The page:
What are ?
Ghost towns can be perceived as an image of burning or creating abandoned buildings. It can be alternatively called as an abandoned village, city or town that might contain substantial visible remaining buildings and infrastructure. Ghost towns are important when they get absorbed, especially for the use of prospector. But they are also remembered as historic places too.
While the term ghost town is used in a different way across cultures and nations, debate goes on as to what can be considered as a ghost town. Some argue that a ghost town should contain the tangible remains of buildings that existed there while others describe it as a town for which the reason for being no longer exists. Generally, the term is used loosely in the absence of a common definition.
What are the reasons of abandonment of a city or ?
A town or a city often becomes a ghost town because of various reasons. For instance, due to natural or man-made disasters such as prolonged droughts, floods, extreme heat or cold, war, pollution, nuclear disasters etc. It may also happen due to failure of economic activity that supported the town once.
- Natural and Man-made Disasters – Natural and man-made disasters can lead to production of ghost towns. There are various instances in which the residents of towns and villages have evacuated the original site and relocated some distance apart due to continuous events of flooding, landslides, mine fire, nuclear contamination etc. Chernobyl disaster is a well-known example of massive evacuation.
- Failure of Economic Activity – Ghost towns may result when there is a single economic activity on which the town is dependent gets depleted or collapsed. This might be a planned or an unplanned activity. For instance, precious metal mining in an area would bring intensive but short-lived economic activity to a remote area which would turn into a ghost town once the resource gets depleted.
- Poor connectivity – Improper planning of roads and other infrastructure can also lead to creation of a ghost town because in such cases, the town loses its connectivity with other parts of the area.
- Wars and Massacres – During earlier times, some towns became deserted when their populations were massacred. During wars, heavy fighting forced the entire population to flee and so the area became entirely ruined and uninhabited.
Why people visit ?
Just like any other popular tourist spot that attracts huge number of tourists every year, people visit such abandoned and broken cities and toppled monuments for ruin gazing which describes people’s fascination with empty places. Frozen and lost in time, these abandoned places draw a number of curious travelers and explorers in search of reminders of our own hubris and the power of time. For some, these towns are spooky while for others these are fascinating.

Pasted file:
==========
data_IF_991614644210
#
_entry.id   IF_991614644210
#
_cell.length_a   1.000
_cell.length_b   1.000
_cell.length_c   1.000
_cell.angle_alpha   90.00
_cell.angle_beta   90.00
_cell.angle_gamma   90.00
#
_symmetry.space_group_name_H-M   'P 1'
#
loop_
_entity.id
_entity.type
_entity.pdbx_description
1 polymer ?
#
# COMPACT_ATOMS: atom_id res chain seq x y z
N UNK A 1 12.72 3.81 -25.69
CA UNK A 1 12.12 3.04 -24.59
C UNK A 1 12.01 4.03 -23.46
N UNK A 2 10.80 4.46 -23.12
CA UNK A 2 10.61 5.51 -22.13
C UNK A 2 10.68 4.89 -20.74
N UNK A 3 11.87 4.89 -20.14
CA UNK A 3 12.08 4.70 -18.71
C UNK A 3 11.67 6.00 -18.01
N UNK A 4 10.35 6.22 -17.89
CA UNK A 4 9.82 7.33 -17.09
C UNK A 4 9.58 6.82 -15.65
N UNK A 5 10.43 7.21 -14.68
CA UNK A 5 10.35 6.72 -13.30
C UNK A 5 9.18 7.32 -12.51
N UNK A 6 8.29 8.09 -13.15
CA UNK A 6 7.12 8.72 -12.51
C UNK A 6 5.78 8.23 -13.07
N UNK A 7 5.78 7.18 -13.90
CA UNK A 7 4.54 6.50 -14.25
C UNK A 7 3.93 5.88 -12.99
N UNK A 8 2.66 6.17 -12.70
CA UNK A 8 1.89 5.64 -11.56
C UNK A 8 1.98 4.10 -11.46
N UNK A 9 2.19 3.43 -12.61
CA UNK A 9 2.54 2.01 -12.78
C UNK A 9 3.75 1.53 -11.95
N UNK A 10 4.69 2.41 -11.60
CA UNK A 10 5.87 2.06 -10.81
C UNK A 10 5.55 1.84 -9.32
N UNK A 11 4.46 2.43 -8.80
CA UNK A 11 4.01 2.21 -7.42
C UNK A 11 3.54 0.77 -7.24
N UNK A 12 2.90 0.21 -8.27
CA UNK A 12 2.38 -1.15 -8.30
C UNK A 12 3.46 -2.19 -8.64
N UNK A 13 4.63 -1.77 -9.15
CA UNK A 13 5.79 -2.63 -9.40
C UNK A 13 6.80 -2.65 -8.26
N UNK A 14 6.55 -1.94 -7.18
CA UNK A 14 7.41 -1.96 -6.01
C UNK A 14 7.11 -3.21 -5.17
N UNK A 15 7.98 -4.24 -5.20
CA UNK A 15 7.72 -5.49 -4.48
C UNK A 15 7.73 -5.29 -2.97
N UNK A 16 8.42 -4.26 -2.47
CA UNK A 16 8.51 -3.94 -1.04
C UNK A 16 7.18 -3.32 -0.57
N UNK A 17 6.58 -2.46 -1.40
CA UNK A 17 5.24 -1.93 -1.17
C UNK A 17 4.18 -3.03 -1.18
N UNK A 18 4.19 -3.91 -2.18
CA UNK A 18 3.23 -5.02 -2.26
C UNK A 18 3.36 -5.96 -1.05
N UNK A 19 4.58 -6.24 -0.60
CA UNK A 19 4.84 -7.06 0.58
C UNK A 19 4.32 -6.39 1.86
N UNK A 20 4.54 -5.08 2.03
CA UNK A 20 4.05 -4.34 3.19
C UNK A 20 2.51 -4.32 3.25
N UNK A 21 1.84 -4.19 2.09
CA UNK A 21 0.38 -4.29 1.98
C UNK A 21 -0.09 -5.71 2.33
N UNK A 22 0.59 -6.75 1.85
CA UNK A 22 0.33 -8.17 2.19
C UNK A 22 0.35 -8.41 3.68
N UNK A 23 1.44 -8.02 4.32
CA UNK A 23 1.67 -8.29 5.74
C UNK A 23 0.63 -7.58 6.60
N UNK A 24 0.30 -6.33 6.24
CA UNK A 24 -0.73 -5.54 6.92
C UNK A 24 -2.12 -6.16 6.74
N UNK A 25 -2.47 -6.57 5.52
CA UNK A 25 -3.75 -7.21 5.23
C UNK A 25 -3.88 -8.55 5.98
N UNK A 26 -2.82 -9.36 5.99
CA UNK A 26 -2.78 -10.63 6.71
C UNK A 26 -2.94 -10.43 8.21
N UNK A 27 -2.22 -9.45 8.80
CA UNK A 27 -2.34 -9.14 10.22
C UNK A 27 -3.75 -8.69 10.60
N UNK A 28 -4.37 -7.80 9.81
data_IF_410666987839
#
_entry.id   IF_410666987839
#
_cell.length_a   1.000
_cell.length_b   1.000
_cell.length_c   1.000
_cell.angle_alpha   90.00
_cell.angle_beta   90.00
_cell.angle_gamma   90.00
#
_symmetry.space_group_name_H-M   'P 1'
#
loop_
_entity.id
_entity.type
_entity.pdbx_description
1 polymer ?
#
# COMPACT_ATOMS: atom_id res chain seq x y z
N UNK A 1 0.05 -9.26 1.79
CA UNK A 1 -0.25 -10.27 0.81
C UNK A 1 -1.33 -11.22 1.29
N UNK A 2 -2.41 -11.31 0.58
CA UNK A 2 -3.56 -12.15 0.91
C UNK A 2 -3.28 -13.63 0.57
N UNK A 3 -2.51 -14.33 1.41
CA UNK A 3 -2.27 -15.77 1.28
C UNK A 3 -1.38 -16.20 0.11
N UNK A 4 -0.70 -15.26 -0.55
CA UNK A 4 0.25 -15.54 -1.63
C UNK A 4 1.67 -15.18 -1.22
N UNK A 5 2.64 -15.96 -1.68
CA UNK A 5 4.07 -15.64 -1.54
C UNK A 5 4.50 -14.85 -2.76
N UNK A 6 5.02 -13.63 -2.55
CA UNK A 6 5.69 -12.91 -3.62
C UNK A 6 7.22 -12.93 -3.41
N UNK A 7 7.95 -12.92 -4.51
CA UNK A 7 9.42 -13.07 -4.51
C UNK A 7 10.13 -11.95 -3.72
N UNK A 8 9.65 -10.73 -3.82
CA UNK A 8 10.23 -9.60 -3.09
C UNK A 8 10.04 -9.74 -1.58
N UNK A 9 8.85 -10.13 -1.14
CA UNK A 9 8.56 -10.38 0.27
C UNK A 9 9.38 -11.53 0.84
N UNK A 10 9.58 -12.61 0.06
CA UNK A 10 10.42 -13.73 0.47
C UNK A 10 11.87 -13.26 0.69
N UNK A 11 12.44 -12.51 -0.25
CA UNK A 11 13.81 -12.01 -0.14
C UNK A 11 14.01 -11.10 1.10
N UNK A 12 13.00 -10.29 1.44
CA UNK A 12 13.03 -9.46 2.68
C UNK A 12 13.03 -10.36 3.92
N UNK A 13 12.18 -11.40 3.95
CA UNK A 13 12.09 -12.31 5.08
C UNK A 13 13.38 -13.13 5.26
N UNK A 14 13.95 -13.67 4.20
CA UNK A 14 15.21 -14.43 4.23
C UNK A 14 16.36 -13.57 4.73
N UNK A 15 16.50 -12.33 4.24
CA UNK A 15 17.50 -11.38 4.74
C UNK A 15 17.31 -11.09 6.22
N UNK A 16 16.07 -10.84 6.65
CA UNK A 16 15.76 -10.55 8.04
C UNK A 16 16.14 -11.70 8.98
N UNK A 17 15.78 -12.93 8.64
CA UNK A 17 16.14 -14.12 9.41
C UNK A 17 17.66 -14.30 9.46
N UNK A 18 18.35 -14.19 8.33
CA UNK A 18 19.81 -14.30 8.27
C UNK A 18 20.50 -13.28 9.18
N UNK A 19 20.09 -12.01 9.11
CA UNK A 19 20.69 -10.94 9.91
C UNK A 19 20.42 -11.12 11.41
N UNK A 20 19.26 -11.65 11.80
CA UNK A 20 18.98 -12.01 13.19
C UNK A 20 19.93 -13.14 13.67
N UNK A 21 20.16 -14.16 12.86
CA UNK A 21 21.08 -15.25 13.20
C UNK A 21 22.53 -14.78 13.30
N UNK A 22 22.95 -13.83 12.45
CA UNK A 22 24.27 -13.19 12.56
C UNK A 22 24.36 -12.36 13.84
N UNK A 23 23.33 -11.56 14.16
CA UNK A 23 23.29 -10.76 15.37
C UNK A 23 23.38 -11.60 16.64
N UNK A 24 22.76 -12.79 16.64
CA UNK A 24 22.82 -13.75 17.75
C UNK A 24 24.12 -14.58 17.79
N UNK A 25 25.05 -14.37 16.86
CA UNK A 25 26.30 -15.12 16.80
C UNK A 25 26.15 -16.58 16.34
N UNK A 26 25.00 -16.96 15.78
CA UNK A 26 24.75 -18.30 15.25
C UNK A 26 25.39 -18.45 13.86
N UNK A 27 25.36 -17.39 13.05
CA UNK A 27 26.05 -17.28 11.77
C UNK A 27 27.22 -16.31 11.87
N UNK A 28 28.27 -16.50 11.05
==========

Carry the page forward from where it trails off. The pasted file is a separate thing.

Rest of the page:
There are various ghost towns from infamous nuclear disaster zone near Chernobyl to Henry Ford’s doomed jungle paradise in Brazil that are widely known across the world for their derelict buildings, silent streets and haunting views which offers a glimpse into the lives of once thriving communities.
Hashima island, Japan
Hashima is a small island off the coast of Nagasaki which was first settled as a coal mining colony in 1887 and was later purchased by Mitsubishi, which built some of the world’s first multistorey, reinforced concrete buildings to house its bursting population. The place remained a hive of activity for several decades, especially during World War II, when the Japanese forced thousands of Korean laborers and Chinese prisoners to toil its mines. By the 1950s, the sixteen-acre island was packed to the gills with more than 5,200 residents. The city was promptly abandoned after the mine closed in 1974 when most workers found the cramped conditions unliveable. Forty years of neglect has turned the island into a dilapidated ruin of collapsed staircases and condemned apartments. The island was officially opened for tourists in the year 2009 and it has also been a shooting location for various Hollywood movies.
Bodie was founded after miners found rich deposits of gold and silver in its hillsides in 1876. Gold crazed prospectors started settling in the area at a rate of more than two dozen per day and its population soared to around 10,000 people. But few years later by the 1880s, Bodie eventually went bust as it had outgrown its meagre infrastructure which was followed by harsh and deadly winters. By 1940s, all the people finally shipped out and since then the place has become known as one of the nation’s most well-preserved ghost towns.
The village of Oradour-sur-Glane witnessed one of the worst massacres of French civilians during World War II in 1944. It is believed that around 642 residents of the village were murdered and most of their houses were burned to the ground. The men were machine gunned and the women and children were locked in church and killed with explosives and grenades. Only a few people managed to survive by playing dead and fleeing to the forest later on. While a new village was built nearby after the war ended, the burned-out ruins of the old town remain untouched as a monument to the victims.